by Jodi Picoult
Funny how one sometimes happens to come across books/films with themes in common, one straight after the other…
I’d never heard of this book (nor of the author), but it came up at a 2-for-1 sale at Audible, and the title caught my interest. From the title I could not have guessed, but (just having finished the abridged Out of Africa, see above) this book also turned out to relate to Africa – although mostly to one specific African animal: the elephant.
A young woman, Jenna, cannot stop thinking about her mother, Alice, who mysteriously disappeared back in Jenna’s early childhood. Jenna’s memories of the events back then are vague; but not wanting to believe that her mother would have simply abandoned her, she keeps reading Alice's old journals and tries searching for her online. Alice was a scientist within in a very specific field: Grief among elephants. Her journal was also mostly about this research.
Trying to find her mother, Jenna turns to two very different people for help. One is a psychic who got famous for finding missing persons, but later came to seriously doubt her own gift. The other is a detective who originally investigated Alice’s case and possible links between her disappearance and the death of one of her colleagues.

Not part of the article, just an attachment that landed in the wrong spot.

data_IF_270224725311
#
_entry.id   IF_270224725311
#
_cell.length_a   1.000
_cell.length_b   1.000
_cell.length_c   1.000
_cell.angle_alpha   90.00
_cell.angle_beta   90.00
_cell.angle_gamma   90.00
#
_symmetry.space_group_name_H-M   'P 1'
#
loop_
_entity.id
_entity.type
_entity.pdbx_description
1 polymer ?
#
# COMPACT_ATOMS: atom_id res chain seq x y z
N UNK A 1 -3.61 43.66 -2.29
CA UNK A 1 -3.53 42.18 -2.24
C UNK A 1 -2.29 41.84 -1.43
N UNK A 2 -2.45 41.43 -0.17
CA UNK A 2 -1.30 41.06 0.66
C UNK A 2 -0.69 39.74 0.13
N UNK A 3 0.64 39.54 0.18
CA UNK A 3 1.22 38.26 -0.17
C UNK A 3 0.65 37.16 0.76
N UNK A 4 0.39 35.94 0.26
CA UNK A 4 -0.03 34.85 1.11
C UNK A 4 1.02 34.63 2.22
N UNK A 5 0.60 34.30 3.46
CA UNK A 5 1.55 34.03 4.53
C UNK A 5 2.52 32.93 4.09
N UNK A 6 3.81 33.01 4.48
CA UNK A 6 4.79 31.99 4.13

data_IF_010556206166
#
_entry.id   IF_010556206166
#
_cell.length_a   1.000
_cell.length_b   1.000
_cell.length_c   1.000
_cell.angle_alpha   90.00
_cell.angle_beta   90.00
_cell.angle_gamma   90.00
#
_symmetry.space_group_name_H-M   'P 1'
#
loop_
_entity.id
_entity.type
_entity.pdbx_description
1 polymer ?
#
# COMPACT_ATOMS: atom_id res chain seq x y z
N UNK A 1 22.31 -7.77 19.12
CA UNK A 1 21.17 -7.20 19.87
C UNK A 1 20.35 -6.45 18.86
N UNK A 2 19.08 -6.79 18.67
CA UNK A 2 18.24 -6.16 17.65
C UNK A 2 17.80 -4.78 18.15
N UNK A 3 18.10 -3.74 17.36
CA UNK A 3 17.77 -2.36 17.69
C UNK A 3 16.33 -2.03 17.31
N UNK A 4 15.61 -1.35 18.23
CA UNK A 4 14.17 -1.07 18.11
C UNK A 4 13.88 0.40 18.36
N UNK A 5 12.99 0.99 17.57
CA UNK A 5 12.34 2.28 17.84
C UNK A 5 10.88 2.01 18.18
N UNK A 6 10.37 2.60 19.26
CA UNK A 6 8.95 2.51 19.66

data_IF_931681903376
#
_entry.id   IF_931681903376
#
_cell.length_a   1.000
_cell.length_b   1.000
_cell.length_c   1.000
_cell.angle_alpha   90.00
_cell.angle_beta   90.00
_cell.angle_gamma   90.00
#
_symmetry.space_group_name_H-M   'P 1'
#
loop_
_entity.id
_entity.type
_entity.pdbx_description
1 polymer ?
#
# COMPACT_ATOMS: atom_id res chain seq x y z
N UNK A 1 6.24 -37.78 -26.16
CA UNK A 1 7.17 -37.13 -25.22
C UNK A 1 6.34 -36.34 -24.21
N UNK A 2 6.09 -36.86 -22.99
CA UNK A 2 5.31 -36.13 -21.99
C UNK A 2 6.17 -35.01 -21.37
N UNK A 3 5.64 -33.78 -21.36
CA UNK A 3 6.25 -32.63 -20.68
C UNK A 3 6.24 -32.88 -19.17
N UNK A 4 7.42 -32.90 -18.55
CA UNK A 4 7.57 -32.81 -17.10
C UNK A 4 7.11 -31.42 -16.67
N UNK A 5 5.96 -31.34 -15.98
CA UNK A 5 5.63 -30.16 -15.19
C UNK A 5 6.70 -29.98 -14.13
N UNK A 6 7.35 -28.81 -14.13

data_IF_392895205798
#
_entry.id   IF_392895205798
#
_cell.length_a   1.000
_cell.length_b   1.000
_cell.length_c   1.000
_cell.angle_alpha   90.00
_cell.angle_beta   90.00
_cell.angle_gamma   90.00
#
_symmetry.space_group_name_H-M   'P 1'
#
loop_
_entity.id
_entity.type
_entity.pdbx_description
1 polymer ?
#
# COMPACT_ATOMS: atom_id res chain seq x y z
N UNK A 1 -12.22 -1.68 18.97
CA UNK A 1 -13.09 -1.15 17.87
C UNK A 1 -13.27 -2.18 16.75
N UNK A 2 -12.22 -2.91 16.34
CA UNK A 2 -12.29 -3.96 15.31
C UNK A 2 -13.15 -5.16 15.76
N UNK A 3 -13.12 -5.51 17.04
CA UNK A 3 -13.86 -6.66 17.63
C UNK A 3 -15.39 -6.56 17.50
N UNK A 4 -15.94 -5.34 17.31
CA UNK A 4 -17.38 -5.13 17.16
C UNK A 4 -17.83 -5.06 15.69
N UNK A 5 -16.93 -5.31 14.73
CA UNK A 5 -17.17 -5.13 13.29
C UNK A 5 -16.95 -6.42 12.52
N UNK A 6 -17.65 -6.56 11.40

I found it a hard-to-put-down kind of story (or hard-to-turn-off!) Besides introducing me to a fascinating field of science I knew very little about, the unusual background combined with an equally unusual mix of characters made the outcome rather unpredictable.
Another of those strange coincidences was that while I was still reading this book, I happened quite by chance to also come across a TV documentary that touched on the same topic – “rehabilitation” of elephants that were trained and used as circus animals in the past. From this I understood that many of the details in the book that I was reading were obviously founded on real research. Of which I think Jodi Picoult made pretty good use in her novel.
Camino Island by John Grisham (Audible)
Original and priceless F. Scott Fitzgerald manuscripts get mysteriously stolen from a secure vault at Princeton University in a daring heist, and a young female novelist gets recruited to recover them… Not quite a typical Grisham novel (several reviews seem to agree); but an interesting idea. Also enjoyable to listen to, but at the same time I have to admit I found it a bit hard to follow all the twists and turns. However, it reminded me that the only book by Scott Fitzgerald that I ever read so far is The Great Gatsby. I might end up doing a bit of further research myself - even if not as far as the original manuscripts…